As a final bailout framework for Greece continues to elude negotiators from France and Germany, the situation on the ground in Athens continues to deteriorate alarmingly. Protests have turned increasingly violent and riots have occurred in the most sensitive portions of the Greek capital.
The demonstrations have taken a political toll on the ruling socialists who recently passed the latest austerity measures with the slimmest parliamentary majority. Indeed, Louka Katseli, a former labor minister of the present government was expelled from the party as a result of her opposition to the latest austerity deal that paved the way for an immediate infusion of 110 billion euros of EU and IMF bailout funds.
The growing popular unrest and political wrangling portend an election defeat for the government of prime minister George Papandreou. Many have speculated that the growing dissatisfaction will force an election much earlier than the currently scheduled election of 2013. This begs the question: “What policies would be pursued by a new Greek government with respect to their debt obligations?
I would suggest that the next leadership coalition would likely look to similar choices made by the government of Iceland, when a similar crisis struck the tiny Nordic island in 2008 and 2009.
During the bubble years earlier in the last decade, the Icelandic economy was one of the world’s leaders in debt issuance per capita, and a highly leveraged financial sector helped make Iceland an economic superstar for many years. However, it also exposed the tiny country to the first tremors of the global financial crisis. When creditors panicked and started pulling money out of Iceland’s bank, the tiny economy was soon overwhelmed, and plunged quickly towards bankruptcy.
When faced with the insurmountable and reckless debts, a cascading recession, and the demands of the international political elite for more debt and austerity, the government of Iceland put it to their citizens. In early 2009, with a vote of 90 percent, Icelanders chose to default, leaving foreign investors, bankers and governments, holding much of the losses. The event stands as a stark reminder to the dangers of lending to overly indebted borrowers.
As a result of the default, the Icelandic Krona fell sharply, at one point dropping more than 70 per cent against the euro. A recession of some 5 percent followed. However, as a result of its debt repudiation, the Icelandic economy did not die. In fact, in the ensuing two years, the Icelandic economy has shown signs of improvement. Indeed, Bloomberg has reported that, “Iceland is doing better than anyone could have hoped.”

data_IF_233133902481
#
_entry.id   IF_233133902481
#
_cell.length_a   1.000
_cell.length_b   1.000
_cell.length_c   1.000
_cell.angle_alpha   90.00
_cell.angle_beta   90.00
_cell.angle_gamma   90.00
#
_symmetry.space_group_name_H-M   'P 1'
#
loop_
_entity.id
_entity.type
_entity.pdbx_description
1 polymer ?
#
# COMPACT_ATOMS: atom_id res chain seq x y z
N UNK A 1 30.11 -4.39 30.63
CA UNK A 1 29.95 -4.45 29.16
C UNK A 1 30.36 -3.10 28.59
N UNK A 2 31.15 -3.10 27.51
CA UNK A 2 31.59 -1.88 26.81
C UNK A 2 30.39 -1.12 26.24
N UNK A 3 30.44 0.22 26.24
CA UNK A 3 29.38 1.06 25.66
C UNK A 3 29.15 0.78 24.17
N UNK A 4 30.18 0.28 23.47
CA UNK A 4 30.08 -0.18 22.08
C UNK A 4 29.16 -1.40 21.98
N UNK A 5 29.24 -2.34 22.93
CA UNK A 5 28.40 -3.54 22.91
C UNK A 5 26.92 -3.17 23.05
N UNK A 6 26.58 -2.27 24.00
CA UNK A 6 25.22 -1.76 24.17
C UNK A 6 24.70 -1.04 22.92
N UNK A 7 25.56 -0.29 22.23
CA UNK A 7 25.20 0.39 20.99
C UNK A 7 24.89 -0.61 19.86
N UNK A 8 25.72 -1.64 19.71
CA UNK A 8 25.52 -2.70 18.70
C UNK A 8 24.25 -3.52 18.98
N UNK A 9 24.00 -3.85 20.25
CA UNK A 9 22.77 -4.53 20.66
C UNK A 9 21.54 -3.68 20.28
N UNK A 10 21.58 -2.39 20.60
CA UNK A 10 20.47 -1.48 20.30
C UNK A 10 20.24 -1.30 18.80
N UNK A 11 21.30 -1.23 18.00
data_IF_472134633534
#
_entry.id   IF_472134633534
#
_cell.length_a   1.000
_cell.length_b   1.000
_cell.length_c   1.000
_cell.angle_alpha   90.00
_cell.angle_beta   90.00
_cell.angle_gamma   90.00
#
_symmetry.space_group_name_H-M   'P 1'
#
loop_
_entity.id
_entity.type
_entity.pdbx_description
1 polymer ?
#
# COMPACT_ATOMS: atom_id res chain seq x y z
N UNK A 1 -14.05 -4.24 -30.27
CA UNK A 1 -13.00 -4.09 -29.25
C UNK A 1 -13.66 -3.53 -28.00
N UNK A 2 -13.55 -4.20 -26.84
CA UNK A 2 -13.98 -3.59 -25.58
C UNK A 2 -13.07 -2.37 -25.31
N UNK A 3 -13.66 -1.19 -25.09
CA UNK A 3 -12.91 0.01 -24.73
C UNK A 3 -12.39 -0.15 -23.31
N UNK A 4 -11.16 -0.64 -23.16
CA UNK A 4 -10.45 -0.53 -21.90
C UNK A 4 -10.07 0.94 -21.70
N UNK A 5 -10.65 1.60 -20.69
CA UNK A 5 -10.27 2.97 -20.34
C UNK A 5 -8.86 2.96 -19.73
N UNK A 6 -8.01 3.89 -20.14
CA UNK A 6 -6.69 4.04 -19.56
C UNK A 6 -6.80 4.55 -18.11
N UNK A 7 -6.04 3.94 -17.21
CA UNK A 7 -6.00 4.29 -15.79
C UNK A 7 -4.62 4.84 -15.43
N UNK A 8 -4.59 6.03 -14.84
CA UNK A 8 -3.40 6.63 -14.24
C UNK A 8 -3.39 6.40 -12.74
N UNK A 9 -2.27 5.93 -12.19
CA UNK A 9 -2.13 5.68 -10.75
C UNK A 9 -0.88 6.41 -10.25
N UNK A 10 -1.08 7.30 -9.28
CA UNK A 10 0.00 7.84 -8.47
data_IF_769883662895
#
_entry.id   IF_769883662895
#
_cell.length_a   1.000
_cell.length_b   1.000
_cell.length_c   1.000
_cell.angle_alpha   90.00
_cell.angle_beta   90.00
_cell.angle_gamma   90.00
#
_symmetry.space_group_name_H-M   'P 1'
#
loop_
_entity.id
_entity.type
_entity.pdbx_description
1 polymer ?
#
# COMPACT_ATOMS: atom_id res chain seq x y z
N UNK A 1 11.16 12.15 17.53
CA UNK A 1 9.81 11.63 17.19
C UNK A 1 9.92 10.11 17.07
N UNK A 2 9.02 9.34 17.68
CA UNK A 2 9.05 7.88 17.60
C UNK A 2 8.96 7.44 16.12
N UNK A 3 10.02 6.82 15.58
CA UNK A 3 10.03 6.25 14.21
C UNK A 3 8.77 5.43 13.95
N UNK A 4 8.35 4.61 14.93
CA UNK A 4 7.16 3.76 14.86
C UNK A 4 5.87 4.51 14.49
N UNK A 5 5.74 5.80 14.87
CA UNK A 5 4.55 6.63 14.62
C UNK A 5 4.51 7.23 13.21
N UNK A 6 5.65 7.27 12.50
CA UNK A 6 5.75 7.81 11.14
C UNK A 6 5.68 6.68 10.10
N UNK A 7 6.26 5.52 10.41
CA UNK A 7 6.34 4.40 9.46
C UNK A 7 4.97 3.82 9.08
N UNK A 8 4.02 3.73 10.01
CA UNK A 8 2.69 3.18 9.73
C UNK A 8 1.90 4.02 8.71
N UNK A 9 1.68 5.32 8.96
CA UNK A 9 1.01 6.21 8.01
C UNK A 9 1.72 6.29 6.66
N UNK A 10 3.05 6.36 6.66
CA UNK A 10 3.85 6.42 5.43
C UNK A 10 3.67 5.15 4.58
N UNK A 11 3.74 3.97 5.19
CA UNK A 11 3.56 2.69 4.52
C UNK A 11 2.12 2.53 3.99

Doubtless, Iceland did not adopt a costless solution. Their economy now is still a shadow of what it was back in the boom days of 2005 and 2006. However, their default may prove to be far less burdensome socially and politically than the increased debt and austerity that had been encouraged by central banking elites.
The rioting in Greece indicates that there may be massive voter enthusiasm for a solution along the lines of what occurred in Iceland. The difference between Iceland and Greece is their size (Greece is much larger), and the degree to which they are integrated into a larger political establishment (Greece is a member of the EU). As a result, Iceland was able to pursue its own agenda with fewer strings attached.
Banks in France and Germany, the two countries that dominate the European Union, hold a great deal of the sovereign debt issued by periphery EU countries with less sophisticated economies. As a result France and Germany are using their considerable political clout to prevent Greece from becoming another Iceland. Instead, they are forcing Greece to take on even more debt (and to make painful austerity cuts).
But increased debt reduces the ability to service even the current debt. Indeed, it increases the cost and difficulty of future borrowing. In the end living standards have to fall.
But, in the Internet age, voters are far more aware. For how long will voters accept increasing austerity and greater poverty in order to keep afloat governments they see as corrupt and banks they perceive as greedy?
If the citizens of Greece follow the Icelandic lead, a larger sovereign debt crisis will likely follow. In such a scenario all fiat currencies will likely suffer. However, those considerations will merit little concern from those throwing Molotov cocktails on the streets of Athens. In the end, Greek politicians will cater to their constituencies rather than their creditors. We should all prepare for that.